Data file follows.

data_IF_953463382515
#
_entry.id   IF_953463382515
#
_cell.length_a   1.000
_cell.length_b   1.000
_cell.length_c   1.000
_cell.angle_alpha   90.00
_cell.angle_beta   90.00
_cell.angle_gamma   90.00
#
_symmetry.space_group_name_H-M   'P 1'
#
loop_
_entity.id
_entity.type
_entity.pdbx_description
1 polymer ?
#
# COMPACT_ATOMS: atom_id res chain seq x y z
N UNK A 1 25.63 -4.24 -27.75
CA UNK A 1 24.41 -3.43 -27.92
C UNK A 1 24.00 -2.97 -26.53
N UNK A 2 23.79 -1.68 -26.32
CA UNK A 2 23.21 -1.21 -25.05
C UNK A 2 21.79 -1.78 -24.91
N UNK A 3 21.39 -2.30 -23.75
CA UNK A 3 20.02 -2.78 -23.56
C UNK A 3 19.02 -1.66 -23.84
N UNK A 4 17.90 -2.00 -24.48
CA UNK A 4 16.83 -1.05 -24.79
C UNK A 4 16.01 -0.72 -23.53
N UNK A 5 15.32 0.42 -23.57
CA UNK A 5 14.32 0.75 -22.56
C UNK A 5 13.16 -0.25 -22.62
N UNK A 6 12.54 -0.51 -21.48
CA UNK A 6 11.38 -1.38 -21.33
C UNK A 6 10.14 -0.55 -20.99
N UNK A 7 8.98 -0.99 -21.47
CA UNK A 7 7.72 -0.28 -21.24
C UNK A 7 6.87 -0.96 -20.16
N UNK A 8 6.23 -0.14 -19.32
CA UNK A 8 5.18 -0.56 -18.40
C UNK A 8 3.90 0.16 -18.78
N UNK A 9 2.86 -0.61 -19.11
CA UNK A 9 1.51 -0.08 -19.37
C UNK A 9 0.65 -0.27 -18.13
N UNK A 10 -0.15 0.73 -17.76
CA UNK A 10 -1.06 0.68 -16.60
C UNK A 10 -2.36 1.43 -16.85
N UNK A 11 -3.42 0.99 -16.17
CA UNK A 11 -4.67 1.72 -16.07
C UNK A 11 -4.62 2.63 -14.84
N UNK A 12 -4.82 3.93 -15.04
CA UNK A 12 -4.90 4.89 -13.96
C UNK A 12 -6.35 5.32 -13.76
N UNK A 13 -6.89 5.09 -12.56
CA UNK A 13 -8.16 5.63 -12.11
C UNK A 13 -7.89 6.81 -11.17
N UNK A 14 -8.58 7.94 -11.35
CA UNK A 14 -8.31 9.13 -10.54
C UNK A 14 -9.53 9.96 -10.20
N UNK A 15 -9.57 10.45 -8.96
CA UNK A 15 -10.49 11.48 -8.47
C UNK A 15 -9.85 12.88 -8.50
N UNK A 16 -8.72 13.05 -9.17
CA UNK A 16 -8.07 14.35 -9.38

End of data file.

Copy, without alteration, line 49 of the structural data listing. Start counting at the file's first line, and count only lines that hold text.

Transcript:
CA UNK A 10 -1.06 0.68 -16.60